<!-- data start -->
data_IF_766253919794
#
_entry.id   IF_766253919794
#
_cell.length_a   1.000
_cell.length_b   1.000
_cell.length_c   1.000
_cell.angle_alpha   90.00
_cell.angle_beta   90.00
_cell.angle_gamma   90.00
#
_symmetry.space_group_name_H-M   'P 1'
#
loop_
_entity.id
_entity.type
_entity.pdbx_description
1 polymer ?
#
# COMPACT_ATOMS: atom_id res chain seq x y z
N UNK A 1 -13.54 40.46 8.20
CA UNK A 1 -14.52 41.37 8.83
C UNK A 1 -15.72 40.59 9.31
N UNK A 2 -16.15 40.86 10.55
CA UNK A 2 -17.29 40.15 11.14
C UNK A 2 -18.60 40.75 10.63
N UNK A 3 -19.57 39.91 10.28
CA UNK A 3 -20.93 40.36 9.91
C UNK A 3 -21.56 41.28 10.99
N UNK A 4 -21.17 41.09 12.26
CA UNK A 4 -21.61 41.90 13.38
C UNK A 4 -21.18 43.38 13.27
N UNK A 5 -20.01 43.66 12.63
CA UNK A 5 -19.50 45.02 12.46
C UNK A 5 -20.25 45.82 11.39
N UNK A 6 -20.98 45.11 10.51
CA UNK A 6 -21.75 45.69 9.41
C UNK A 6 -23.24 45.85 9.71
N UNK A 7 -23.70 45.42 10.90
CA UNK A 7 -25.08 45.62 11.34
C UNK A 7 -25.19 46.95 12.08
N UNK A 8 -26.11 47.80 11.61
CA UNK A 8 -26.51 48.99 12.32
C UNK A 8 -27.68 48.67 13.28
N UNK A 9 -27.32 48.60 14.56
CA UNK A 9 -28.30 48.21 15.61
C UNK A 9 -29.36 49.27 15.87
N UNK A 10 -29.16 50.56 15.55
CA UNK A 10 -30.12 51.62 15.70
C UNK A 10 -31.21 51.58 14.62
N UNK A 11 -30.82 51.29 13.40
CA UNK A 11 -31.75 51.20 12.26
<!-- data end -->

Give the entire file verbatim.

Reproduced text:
data_IF_766253919794
#
_entry.id   IF_766253919794
#
_cell.length_a   1.000
_cell.length_b   1.000
_cell.length_c   1.000
_cell.angle_alpha   90.00
_cell.angle_beta   90.00
_cell.angle_gamma   90.00
#
_symmetry.space_group_name_H-M   'P 1'
#
loop_
_entity.id
_entity.type
_entity.pdbx_description
1 polymer ?
#
# COMPACT_ATOMS: atom_id res chain seq x y z
N UNK A 1 -13.54 40.46 8.20
CA UNK A 1 -14.52 41.37 8.83
C UNK A 1 -15.72 40.59 9.31
N UNK A 2 -16.15 40.86 10.55
CA UNK A 2 -17.29 40.15 11.14
C UNK A 2 -18.60 40.75 10.63
N UNK A 3 -19.57 39.91 10.28
CA UNK A 3 -20.93 40.36 9.91
C UNK A 3 -21.56 41.28 10.99
N UNK A 4 -21.17 41.09 12.26
CA UNK A 4 -21.61 41.90 13.38
C UNK A 4 -21.18 43.38 13.27
N UNK A 5 -20.01 43.66 12.63
CA UNK A 5 -19.50 45.02 12.46
C UNK A 5 -20.25 45.82 11.39
N UNK A 6 -20.98 45.11 10.51
CA UNK A 6 -21.75 45.69 9.41
C UNK A 6 -23.24 45.85 9.71
N UNK A 7 -23.70 45.42 10.90
CA UNK A 7 -25.08 45.62 11.34
C UNK A 7 -25.19 46.95 12.08
N UNK A 8 -26.11 47.80 11.61
CA UNK A 8 -26.51 48.99 12.32
C UNK A 8 -27.68 48.67 13.28
N UNK A 9 -27.32 48.60 14.56
CA UNK A 9 -28.30 48.21 15.61
C UNK A 9 -29.36 49.27 15.87
N UNK A 10 -29.16 50.56 15.55
CA UNK A 10 -30.12 51.62 15.70
C UNK A 10 -31.21 51.58 14.62
N UNK A 11 -30.82 51.29 13.40
CA UNK A 11 -31.75 51.20 12.26